Book Reviews: Victorian Wedding Dresses and Sunbonnets

(Originally blogged March 10, 2010)

I am often sent books to review and recently two books came in the mail from Texas Tech University Press:

Victorian Wedding Dress in the United States is part of the ‘History through Paper Doll’ series, written by Mei Campbell and illustrated by Norma Lu Meehan. The 32 page book includes 20 dresses and 3 paper dolls and sells for a reasonable $12.95 (or less). My only criticism of the book is that I am not sure who it is intended for. The paper doll gimmick suggests a youth audience was in mind but the libretto, which includes good information about the history of the white wedding gown, is written for a sophisticated reader with a good vocabulary and understanding of dressmaking terms (capacious, polonaise, basque.) Both the illustrations and text are well done but together they create a book that must struggle to find a market.

The Sunbonnet: An American Icon in Texas is written by Rebecca Jumper Matheson. The 256 page book is listed at $29.95 (or less) and includes illustrations from several collections that trace the origins of the sunbonnet from the late 18th century to its last vestiges in the mid 20th century. The greatest difficulty for writing a book about the history of the sunbonnet must have been locating the scant research and period references – everyday non-fashionable garments worn by rural women simply didn’t get a lot of press in their day. The book is an easy read and utilizes a variety of resources and interviews. The only thing I am not convinced of is its specific geographical significance to Texas. Sunbonnets were certainly worn well into the 1930s throughout the agricultural south and mid-west as well as in the Canadian Prairies.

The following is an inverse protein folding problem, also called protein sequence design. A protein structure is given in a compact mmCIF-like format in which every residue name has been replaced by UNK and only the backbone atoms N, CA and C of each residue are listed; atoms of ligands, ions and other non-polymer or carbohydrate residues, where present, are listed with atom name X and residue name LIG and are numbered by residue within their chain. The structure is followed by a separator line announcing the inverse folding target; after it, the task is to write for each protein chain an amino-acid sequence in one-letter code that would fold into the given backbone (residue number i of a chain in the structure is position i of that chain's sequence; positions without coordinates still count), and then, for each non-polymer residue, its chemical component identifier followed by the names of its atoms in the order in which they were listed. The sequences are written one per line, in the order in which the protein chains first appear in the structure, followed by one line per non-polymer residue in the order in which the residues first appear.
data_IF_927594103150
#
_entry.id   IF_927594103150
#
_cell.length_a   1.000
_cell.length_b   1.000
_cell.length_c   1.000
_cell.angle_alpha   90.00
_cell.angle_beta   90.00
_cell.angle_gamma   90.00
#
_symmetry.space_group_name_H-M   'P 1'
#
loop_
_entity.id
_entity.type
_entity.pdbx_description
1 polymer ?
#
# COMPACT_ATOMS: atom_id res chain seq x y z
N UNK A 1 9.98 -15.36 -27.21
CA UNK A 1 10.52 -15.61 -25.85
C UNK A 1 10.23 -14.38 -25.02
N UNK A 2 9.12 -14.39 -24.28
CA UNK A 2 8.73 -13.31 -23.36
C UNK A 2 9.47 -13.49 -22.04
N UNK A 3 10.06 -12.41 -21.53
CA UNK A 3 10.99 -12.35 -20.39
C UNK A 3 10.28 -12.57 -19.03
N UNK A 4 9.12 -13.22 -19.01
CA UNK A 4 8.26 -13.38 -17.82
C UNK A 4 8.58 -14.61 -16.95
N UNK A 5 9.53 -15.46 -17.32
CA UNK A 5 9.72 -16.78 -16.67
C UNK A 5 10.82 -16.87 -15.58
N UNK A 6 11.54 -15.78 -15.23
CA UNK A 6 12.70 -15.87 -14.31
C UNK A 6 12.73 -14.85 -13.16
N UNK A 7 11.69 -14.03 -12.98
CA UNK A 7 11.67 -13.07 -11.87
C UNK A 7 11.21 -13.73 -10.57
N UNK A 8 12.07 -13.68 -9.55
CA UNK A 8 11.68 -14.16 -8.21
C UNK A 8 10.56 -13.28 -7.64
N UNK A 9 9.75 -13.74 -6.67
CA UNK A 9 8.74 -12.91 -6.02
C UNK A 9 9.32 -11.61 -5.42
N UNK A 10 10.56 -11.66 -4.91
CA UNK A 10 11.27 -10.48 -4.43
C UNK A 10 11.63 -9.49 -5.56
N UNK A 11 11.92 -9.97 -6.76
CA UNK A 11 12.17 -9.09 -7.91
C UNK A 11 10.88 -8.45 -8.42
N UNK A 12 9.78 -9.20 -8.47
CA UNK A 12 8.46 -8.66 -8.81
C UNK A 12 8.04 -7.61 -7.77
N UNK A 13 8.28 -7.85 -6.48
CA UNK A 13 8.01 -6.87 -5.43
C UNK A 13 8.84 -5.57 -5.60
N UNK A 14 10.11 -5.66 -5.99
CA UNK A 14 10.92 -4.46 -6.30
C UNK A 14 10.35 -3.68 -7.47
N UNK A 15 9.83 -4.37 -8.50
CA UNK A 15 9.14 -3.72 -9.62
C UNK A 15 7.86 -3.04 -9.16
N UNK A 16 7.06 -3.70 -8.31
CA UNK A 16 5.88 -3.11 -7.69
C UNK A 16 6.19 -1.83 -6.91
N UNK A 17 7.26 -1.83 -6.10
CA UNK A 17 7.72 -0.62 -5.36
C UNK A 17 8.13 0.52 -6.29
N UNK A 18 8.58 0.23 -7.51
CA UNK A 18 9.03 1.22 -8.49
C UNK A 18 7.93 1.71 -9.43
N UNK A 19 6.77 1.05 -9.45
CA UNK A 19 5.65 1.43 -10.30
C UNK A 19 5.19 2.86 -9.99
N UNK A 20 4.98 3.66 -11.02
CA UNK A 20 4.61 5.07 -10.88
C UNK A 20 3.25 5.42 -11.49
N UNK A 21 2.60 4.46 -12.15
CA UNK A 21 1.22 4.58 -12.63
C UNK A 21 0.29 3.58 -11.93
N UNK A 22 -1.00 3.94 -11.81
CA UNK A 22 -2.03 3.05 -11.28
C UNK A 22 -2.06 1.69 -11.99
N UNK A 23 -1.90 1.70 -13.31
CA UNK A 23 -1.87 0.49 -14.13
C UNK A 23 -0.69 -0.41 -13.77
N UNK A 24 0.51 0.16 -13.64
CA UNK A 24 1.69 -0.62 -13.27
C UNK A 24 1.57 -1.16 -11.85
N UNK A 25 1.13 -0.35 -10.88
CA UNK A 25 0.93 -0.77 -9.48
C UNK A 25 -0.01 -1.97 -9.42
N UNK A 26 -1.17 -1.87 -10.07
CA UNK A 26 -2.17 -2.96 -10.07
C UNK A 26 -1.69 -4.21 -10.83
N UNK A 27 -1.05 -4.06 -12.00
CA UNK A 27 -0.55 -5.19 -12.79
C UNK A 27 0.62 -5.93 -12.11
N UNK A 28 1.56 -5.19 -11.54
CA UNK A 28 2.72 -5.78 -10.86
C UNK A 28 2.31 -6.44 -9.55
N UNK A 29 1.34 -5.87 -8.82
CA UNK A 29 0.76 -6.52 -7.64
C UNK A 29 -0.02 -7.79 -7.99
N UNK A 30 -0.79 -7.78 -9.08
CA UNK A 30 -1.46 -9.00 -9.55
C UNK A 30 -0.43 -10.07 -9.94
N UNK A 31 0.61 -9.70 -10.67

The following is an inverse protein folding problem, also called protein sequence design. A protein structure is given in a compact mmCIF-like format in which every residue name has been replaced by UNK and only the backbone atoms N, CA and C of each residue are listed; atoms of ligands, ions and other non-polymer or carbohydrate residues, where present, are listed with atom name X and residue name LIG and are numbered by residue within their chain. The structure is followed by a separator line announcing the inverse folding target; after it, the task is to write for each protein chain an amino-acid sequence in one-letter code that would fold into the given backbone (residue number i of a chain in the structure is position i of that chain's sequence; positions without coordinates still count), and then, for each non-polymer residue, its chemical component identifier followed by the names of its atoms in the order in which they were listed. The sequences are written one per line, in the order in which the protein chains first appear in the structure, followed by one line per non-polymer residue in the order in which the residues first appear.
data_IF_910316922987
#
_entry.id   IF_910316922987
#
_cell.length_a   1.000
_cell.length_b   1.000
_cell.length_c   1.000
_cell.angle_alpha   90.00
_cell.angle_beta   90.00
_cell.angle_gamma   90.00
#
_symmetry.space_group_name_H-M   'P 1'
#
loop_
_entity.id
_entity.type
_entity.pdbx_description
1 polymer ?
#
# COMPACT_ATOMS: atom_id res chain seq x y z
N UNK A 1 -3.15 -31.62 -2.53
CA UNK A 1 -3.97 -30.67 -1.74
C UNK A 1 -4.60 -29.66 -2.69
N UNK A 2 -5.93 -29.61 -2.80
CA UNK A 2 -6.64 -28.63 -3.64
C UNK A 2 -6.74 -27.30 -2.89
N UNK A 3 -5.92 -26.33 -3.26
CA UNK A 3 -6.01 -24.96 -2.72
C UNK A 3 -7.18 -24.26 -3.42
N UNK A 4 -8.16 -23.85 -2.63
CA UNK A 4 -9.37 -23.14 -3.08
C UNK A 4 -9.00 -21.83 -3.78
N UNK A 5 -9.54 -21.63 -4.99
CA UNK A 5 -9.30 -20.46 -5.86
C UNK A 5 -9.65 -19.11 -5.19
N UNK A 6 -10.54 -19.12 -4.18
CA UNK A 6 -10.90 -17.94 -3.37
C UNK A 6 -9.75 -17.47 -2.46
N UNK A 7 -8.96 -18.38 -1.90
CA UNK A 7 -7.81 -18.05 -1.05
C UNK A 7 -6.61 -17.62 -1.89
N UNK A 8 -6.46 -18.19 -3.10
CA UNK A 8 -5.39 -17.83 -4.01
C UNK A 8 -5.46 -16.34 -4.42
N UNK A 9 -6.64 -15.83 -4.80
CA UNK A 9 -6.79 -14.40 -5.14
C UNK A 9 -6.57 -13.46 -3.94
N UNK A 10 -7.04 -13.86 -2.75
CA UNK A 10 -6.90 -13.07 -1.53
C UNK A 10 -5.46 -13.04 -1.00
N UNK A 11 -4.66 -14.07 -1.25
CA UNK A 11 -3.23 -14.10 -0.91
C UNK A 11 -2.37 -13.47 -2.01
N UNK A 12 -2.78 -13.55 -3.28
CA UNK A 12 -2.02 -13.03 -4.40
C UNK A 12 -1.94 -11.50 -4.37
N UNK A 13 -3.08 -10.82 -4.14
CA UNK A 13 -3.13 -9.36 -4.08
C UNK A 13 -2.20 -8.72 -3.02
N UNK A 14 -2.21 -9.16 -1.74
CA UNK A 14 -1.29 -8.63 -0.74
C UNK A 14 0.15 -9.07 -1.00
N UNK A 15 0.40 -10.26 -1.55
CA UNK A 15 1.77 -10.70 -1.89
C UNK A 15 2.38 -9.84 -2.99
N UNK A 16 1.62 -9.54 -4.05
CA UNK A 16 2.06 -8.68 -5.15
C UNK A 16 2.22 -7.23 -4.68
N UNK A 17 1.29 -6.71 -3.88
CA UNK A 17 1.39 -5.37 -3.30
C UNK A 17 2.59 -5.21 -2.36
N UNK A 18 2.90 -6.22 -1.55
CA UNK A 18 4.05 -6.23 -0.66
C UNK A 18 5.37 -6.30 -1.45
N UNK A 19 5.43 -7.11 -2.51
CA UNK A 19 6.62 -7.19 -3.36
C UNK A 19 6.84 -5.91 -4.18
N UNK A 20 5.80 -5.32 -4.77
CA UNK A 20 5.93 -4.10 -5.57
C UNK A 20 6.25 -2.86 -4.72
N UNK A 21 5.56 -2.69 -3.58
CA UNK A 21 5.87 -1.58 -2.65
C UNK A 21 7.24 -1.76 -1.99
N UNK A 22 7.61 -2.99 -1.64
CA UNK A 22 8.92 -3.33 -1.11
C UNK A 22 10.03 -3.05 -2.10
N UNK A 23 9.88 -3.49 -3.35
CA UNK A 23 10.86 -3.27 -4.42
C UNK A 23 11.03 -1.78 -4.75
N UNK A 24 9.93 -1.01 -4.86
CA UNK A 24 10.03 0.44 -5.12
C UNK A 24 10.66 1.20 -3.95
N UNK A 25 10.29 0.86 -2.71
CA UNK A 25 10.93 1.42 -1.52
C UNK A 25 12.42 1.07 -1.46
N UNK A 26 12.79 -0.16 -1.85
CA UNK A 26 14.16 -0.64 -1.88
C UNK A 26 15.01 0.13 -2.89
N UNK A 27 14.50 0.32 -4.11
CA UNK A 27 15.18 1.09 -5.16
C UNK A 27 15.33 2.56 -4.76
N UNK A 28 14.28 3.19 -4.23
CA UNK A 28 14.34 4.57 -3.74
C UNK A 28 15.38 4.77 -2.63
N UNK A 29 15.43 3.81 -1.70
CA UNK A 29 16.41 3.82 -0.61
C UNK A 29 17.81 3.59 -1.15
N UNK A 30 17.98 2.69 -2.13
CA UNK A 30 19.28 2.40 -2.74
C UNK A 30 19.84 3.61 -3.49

The book is excellent and unique on the topic and should become a part of any library relevant to millinery history.

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